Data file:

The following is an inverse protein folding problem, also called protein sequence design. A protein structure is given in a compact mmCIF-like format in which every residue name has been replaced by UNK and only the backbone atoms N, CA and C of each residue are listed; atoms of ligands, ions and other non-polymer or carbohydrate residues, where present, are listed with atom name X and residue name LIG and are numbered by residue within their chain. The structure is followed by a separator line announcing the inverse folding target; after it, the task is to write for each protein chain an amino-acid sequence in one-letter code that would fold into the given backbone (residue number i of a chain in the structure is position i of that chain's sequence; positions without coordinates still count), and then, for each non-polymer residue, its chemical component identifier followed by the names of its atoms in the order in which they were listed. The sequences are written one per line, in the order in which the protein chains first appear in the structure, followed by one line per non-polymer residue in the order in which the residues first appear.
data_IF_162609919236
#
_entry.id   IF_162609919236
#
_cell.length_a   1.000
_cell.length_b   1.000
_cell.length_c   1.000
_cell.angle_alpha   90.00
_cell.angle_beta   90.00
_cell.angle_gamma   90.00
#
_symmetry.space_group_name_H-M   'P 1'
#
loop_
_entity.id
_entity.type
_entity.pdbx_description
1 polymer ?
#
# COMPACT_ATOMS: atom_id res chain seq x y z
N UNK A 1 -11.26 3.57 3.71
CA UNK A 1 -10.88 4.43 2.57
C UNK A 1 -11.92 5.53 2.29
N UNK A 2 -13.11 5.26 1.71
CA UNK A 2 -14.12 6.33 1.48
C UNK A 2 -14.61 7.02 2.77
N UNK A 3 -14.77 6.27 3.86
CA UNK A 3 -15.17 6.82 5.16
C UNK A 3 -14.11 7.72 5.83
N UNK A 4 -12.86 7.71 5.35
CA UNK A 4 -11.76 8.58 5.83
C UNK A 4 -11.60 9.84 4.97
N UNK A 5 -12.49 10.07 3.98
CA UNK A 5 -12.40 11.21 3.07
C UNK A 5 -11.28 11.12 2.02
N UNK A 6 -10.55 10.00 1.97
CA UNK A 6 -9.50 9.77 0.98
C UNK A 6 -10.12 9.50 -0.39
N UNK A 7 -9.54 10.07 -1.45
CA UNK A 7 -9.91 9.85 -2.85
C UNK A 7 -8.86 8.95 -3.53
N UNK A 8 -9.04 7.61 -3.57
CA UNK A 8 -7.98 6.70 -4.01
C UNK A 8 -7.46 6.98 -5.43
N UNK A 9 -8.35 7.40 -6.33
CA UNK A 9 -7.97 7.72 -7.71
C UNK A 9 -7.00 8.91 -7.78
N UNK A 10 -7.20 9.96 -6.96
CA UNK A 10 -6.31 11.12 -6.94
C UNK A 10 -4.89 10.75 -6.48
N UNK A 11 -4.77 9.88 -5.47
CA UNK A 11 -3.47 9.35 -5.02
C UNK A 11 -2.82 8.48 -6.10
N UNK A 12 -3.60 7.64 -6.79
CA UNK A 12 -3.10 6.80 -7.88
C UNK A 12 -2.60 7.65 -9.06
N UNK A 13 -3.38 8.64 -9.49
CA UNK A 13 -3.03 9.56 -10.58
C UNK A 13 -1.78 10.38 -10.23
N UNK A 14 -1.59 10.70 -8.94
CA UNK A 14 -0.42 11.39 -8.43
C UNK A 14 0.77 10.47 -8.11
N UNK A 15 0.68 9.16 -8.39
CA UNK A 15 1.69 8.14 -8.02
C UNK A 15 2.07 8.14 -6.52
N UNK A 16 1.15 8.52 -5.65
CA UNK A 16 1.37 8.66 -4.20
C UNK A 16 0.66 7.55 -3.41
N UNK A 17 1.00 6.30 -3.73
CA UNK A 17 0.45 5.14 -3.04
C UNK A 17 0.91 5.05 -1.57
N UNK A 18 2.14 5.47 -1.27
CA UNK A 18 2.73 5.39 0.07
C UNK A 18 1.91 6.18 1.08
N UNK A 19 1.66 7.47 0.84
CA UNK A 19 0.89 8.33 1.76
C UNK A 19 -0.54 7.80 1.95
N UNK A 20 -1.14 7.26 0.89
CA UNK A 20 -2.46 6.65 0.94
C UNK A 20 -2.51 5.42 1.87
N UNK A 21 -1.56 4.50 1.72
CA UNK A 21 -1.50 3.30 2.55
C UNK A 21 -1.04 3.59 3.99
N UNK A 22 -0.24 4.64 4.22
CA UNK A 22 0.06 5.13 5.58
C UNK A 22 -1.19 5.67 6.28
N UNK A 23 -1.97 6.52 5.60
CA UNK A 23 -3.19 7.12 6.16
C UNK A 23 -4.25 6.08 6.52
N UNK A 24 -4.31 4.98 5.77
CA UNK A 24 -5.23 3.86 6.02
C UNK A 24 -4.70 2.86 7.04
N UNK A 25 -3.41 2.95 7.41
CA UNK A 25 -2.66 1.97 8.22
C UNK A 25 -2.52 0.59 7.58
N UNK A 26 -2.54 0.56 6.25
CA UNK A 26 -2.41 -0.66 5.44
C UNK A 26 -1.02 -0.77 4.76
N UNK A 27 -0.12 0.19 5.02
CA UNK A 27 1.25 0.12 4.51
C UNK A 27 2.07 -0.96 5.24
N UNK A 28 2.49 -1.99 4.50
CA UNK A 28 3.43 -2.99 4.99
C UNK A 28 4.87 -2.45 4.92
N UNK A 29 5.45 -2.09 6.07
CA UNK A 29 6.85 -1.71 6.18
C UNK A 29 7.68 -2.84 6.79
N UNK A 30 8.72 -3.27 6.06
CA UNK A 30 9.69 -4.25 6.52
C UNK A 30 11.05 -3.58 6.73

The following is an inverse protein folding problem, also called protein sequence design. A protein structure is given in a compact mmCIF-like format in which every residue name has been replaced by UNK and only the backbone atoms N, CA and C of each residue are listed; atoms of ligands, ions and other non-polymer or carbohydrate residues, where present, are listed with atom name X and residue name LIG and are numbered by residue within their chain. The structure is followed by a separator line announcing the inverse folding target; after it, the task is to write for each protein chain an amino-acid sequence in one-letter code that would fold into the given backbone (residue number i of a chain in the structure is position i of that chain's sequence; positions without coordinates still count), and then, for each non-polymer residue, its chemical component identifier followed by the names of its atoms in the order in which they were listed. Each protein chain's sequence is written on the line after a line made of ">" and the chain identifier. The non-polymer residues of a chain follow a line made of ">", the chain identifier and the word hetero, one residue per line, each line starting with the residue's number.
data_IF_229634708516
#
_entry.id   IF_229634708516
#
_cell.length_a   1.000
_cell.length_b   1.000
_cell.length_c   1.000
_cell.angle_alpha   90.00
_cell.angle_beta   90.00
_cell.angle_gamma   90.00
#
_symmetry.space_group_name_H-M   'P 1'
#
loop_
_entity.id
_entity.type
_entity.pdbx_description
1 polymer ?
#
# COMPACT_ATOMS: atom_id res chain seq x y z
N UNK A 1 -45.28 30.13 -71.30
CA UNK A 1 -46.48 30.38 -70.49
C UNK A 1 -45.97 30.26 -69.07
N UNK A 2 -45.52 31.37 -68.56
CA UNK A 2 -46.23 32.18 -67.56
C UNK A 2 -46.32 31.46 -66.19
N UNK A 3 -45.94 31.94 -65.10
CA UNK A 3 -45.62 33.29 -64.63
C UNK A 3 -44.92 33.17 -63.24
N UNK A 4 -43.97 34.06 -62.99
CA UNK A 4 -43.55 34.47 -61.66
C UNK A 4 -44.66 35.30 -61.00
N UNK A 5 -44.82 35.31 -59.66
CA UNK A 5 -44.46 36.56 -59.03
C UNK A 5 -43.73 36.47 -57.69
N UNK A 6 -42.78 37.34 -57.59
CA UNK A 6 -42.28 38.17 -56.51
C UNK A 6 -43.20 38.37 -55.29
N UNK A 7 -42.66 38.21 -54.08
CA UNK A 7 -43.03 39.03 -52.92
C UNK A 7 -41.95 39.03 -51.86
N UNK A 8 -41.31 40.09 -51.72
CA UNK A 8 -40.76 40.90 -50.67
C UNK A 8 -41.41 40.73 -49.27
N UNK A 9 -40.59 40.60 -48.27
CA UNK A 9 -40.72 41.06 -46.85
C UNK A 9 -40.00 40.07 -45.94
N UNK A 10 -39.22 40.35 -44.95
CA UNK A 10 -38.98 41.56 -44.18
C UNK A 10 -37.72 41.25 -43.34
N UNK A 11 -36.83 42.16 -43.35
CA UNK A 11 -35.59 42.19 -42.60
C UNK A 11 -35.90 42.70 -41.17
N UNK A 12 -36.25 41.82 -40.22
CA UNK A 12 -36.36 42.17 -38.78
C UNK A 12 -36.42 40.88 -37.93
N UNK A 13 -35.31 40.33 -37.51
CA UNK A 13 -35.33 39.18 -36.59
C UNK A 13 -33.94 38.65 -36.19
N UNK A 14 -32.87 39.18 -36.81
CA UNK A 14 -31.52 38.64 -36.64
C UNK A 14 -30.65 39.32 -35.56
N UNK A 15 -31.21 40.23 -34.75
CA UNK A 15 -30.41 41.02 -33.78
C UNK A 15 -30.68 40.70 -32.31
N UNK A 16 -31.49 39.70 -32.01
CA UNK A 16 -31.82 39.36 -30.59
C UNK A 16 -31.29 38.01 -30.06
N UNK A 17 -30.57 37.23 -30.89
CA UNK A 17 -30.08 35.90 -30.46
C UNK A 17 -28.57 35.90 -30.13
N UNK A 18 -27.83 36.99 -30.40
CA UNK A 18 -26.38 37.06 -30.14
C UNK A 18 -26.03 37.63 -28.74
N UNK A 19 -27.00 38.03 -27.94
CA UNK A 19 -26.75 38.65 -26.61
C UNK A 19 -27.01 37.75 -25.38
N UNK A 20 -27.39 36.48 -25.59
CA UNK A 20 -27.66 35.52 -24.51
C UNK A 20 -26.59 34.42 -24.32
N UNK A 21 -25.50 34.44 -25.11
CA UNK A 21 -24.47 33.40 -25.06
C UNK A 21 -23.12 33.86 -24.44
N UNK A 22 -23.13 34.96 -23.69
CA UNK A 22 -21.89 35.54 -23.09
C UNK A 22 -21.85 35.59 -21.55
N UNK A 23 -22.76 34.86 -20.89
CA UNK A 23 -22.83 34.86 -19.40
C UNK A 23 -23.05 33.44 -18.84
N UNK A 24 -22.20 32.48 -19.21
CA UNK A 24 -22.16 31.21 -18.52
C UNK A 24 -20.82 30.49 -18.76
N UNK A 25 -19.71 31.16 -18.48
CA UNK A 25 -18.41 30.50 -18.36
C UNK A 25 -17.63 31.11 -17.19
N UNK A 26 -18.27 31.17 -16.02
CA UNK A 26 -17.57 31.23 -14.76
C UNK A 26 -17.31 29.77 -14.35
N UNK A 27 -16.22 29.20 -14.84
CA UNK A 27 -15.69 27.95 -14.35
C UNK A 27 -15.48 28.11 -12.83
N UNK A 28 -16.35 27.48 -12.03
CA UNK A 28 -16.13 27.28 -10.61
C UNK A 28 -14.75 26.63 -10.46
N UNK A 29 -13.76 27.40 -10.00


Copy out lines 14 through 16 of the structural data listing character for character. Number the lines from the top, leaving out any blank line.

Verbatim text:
#
loop_
_entity.id